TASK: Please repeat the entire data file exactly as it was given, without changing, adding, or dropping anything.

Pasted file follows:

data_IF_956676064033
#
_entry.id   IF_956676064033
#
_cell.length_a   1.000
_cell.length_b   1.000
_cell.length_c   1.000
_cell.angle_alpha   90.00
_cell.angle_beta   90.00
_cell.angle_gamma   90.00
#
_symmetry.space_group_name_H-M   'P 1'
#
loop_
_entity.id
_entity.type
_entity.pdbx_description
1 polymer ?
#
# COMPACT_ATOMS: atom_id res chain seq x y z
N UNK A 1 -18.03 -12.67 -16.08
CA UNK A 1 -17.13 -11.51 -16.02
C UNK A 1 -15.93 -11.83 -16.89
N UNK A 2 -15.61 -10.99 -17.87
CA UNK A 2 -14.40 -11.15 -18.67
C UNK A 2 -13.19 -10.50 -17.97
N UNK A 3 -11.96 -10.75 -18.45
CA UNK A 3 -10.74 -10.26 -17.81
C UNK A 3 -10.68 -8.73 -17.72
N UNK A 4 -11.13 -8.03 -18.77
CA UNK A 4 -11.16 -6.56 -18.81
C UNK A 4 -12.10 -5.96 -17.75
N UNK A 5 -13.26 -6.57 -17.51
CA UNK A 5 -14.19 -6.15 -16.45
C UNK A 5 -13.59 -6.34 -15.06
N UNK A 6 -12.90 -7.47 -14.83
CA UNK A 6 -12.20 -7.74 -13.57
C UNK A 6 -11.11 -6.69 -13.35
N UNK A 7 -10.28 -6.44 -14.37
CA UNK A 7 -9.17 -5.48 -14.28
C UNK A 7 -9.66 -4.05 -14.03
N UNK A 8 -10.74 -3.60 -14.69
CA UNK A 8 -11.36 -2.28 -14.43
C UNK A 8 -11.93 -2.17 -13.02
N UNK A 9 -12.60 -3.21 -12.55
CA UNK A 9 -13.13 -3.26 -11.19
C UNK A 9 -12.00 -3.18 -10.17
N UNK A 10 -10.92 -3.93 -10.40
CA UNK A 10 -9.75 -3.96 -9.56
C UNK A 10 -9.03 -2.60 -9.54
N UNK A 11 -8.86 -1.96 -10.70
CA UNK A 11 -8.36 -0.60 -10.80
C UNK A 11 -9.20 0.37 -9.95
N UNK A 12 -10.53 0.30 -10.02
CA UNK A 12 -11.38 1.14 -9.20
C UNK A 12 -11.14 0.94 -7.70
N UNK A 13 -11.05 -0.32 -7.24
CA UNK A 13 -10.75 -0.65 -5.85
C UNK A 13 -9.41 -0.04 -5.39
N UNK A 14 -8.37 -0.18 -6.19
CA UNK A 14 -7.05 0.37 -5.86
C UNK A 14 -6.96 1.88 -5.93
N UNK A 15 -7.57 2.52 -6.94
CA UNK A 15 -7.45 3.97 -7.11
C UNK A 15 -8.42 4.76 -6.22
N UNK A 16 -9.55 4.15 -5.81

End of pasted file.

data_IF_956676064033
#
_entry.id   IF_956676064033
#
_cell.length_a   1.000
_cell.length_b   1.000
_cell.length_c   1.000
_cell.angle_alpha   90.00
_cell.angle_beta   90.00
_cell.angle_gamma   90.00
#
_symmetry.space_group_name_H-M   'P 1'
#
loop_
_entity.id
_entity.type
_entity.pdbx_description
1 polymer ?
#
# COMPACT_ATOMS: atom_id res chain seq x y z
N UNK A 1 -18.03 -12.67 -16.08
CA UNK A 1 -17.13 -11.51 -16.02
C UNK A 1 -15.93 -11.83 -16.89
N UNK A 2 -15.61 -10.99 -17.87
CA UNK A 2 -14.40 -11.15 -18.67
C UNK A 2 -13.19 -10.50 -17.97
N UNK A 3 -11.96 -10.75 -18.45
CA UNK A 3 -10.74 -10.26 -17.81
C UNK A 3 -10.68 -8.73 -17.72
N UNK A 4 -11.13 -8.03 -18.77
CA UNK A 4 -11.16 -6.56 -18.81
C UNK A 4 -12.10 -5.96 -17.75
N UNK A 5 -13.26 -6.57 -17.51
CA UNK A 5 -14.19 -6.15 -16.45
C UNK A 5 -13.59 -6.34 -15.06
N UNK A 6 -12.90 -7.47 -14.83
CA UNK A 6 -12.20 -7.74 -13.57
C UNK A 6 -11.11 -6.69 -13.35
N UNK A 7 -10.28 -6.44 -14.37
CA UNK A 7 -9.17 -5.48 -14.28
C UNK A 7 -9.66 -4.05 -14.03
N UNK A 8 -10.74 -3.60 -14.69
CA UNK A 8 -11.36 -2.28 -14.43
C UNK A 8 -11.93 -2.17 -13.02
N UNK A 9 -12.60 -3.21 -12.55
CA UNK A 9 -13.13 -3.26 -11.19
C UNK A 9 -12.00 -3.18 -10.17
N UNK A 10 -10.92 -3.93 -10.40
CA UNK A 10 -9.75 -3.96 -9.56
C UNK A 10 -9.03 -2.60 -9.54
N UNK A 11 -8.86 -1.96 -10.70
CA UNK A 11 -8.36 -0.60 -10.80
C UNK A 11 -9.20 0.37 -9.95
N UNK A 12 -10.53 0.30 -10.02
CA UNK A 12 -11.38 1.14 -9.20
C UNK A 12 -11.14 0.94 -7.70
N UNK A 13 -11.05 -0.32 -7.24
CA UNK A 13 -10.75 -0.65 -5.85
C UNK A 13 -9.41 -0.04 -5.39
N UNK A 14 -8.37 -0.18 -6.19
CA UNK A 14 -7.05 0.37 -5.86
C UNK A 14 -6.96 1.88 -5.93
N UNK A 15 -7.57 2.52 -6.94
CA UNK A 15 -7.45 3.97 -7.11
C UNK A 15 -8.42 4.76 -6.22
N UNK A 16 -9.55 4.15 -5.81